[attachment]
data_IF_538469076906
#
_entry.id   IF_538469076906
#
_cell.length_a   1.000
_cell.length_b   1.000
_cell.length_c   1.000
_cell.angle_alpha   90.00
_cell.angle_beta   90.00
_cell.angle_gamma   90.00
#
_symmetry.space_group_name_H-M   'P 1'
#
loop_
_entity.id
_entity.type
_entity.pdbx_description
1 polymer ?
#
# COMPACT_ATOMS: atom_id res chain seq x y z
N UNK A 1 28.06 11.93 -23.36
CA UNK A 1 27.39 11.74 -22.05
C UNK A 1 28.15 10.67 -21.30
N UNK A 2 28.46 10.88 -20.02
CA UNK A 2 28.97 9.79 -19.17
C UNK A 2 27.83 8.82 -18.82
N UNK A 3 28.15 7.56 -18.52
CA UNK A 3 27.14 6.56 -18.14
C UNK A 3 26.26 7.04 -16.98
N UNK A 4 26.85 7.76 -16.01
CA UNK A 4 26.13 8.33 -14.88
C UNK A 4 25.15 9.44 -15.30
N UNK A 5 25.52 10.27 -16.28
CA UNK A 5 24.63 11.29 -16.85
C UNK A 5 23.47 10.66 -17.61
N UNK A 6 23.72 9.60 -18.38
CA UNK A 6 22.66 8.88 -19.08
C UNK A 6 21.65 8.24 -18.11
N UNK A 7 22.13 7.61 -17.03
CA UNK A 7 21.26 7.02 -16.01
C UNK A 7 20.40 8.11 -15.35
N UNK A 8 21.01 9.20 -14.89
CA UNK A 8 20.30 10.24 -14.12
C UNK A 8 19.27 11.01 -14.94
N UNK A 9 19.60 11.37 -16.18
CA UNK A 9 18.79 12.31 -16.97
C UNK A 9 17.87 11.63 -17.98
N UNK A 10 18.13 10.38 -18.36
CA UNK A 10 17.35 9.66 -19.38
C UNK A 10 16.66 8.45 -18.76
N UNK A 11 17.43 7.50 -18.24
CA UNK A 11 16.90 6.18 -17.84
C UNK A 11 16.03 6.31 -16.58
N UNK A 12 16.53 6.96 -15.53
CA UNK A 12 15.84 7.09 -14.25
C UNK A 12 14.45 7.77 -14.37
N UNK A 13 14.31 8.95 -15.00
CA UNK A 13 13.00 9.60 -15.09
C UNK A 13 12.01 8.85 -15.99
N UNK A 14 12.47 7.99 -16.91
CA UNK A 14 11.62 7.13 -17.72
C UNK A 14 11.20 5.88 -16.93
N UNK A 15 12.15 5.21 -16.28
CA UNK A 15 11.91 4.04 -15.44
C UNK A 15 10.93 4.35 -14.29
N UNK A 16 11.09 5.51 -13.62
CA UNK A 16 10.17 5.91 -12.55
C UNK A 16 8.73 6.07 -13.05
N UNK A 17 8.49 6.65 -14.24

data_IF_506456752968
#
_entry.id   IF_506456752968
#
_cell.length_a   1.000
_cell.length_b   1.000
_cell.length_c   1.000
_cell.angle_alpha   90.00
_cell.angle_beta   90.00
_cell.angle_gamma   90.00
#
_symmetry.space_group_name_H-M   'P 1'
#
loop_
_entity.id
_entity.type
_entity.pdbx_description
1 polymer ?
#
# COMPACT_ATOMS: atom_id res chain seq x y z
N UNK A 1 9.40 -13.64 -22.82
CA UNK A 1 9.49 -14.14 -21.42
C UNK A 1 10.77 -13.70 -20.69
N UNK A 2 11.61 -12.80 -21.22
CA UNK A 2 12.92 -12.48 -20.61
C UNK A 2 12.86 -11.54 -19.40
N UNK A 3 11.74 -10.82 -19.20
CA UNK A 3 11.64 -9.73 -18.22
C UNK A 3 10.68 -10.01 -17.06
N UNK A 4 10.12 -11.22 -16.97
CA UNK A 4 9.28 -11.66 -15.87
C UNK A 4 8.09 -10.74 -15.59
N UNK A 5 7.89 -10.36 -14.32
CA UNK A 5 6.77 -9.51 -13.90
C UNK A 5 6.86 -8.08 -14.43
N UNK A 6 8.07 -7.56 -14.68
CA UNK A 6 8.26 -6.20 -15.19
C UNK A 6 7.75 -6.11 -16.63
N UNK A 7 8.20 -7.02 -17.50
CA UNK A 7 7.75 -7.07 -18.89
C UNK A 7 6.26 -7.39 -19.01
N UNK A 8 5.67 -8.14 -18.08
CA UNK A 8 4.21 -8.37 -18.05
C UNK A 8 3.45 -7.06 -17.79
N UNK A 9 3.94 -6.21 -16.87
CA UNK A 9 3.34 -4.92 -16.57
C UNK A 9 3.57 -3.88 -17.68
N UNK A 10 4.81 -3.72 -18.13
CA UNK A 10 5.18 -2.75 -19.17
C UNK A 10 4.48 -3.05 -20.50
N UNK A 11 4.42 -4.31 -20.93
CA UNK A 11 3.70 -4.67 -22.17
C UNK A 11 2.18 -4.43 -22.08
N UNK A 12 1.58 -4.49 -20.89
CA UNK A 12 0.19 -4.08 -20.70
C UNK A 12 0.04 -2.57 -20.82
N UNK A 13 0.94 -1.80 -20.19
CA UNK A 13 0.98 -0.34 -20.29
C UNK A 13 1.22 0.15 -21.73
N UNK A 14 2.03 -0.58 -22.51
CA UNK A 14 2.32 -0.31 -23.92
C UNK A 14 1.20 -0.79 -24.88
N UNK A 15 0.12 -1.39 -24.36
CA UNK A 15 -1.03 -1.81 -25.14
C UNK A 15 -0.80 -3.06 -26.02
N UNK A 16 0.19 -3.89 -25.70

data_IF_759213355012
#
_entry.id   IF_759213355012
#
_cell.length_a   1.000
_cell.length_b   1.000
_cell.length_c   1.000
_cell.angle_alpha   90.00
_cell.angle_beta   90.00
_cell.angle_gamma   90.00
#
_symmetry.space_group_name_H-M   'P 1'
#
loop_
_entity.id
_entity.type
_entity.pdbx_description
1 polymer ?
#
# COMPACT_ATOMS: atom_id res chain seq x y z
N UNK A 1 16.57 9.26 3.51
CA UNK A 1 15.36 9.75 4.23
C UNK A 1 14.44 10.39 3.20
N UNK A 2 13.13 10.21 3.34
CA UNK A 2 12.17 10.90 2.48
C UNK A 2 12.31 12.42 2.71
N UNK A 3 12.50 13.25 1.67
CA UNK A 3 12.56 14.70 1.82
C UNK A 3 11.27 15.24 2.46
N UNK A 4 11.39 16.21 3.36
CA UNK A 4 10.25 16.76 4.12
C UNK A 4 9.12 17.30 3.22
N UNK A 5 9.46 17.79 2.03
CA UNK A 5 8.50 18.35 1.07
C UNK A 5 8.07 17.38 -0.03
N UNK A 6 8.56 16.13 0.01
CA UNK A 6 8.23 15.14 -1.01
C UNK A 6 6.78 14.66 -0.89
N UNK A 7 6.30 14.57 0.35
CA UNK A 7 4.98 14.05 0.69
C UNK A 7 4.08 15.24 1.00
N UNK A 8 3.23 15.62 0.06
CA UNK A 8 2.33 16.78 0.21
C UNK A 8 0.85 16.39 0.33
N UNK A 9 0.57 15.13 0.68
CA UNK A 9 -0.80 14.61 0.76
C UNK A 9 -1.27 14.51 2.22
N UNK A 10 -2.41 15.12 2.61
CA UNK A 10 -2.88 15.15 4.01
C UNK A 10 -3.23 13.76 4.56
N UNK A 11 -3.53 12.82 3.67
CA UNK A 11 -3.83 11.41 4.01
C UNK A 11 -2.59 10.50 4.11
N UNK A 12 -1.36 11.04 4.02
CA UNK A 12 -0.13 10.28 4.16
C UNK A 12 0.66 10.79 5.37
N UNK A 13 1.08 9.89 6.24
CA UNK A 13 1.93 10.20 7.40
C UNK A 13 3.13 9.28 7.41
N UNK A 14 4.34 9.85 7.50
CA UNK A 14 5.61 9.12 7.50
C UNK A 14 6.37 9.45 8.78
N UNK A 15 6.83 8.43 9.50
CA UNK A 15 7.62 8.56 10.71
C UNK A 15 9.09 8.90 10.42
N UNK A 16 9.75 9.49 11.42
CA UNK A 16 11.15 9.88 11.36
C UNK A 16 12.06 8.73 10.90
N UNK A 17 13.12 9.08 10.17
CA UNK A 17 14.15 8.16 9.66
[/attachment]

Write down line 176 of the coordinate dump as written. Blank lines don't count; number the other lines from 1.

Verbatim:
C UNK A 7 4.08 15.24 1.00